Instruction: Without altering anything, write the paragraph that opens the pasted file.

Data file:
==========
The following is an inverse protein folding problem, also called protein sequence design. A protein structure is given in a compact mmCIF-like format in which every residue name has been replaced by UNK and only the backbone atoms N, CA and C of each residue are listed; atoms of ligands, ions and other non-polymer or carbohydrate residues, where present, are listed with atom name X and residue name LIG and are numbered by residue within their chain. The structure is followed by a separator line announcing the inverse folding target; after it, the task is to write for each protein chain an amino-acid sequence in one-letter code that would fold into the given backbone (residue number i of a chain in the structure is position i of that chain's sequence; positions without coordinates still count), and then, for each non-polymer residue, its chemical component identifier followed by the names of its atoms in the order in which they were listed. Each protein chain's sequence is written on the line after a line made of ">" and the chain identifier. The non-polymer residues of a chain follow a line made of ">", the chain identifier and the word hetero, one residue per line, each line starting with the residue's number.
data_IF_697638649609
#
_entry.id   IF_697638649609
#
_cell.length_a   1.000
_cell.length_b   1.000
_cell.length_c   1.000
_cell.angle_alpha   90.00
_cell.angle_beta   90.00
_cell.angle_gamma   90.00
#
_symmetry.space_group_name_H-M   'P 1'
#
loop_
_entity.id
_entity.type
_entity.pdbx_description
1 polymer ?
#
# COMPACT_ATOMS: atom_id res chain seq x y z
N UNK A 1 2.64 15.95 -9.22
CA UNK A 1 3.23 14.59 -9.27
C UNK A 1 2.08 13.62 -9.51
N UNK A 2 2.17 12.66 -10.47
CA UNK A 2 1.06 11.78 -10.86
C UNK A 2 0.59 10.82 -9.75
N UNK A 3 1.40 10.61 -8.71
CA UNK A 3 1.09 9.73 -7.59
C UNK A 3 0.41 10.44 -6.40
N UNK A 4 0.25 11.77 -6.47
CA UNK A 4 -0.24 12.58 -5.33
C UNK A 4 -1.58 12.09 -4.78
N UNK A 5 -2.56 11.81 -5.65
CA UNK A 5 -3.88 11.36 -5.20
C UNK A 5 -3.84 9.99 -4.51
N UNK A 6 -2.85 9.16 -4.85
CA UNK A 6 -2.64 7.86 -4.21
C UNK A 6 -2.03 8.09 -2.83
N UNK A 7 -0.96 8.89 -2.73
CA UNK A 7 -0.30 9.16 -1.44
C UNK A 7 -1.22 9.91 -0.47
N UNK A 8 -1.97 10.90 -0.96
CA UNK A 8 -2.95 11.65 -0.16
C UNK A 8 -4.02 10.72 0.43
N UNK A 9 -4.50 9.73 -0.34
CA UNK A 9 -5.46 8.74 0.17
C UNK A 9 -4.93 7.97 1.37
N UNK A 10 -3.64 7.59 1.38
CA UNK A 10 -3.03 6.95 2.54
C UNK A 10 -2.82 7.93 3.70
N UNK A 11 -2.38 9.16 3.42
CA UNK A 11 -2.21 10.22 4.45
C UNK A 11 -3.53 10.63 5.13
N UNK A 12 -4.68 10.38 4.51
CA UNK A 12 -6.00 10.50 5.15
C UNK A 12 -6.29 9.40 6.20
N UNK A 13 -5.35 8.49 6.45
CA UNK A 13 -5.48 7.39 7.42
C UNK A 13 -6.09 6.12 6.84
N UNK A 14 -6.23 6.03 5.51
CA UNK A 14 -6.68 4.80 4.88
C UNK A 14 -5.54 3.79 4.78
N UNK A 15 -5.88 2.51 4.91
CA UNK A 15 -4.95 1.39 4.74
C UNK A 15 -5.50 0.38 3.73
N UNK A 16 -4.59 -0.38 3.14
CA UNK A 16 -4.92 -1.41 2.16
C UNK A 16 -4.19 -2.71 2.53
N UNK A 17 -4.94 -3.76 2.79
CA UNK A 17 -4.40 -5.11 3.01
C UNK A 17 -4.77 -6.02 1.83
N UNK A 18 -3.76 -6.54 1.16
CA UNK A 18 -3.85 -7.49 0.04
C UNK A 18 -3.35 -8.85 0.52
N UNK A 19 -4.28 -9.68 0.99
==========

The following is an inverse protein folding problem, also called protein sequence design. A protein structure is given in a compact mmCIF-like format in which every residue name has been replaced by UNK and only the backbone atoms N, CA and C of each residue are listed; atoms of ligands, ions and other non-polymer or carbohydrate residues, where present, are listed with atom name X and residue name LIG and are numbered by residue within their chain. The structure is followed by a separator line announcing the inverse folding target; after it, the task is to write for each protein chain an amino-acid sequence in one-letter code that would fold into the given backbone (residue number i of a chain in the structure is position i of that chain's sequence; positions without coordinates still count), and then, for each non-polymer residue, its chemical component identifier followed by the names of its atoms in the order in which they were listed. Each protein chain's sequence is written on the line after a line made of ">" and the chain identifier. The non-polymer residues of a chain follow a line made of ">", the chain identifier and the word hetero, one residue per line, each line starting with the residue's number.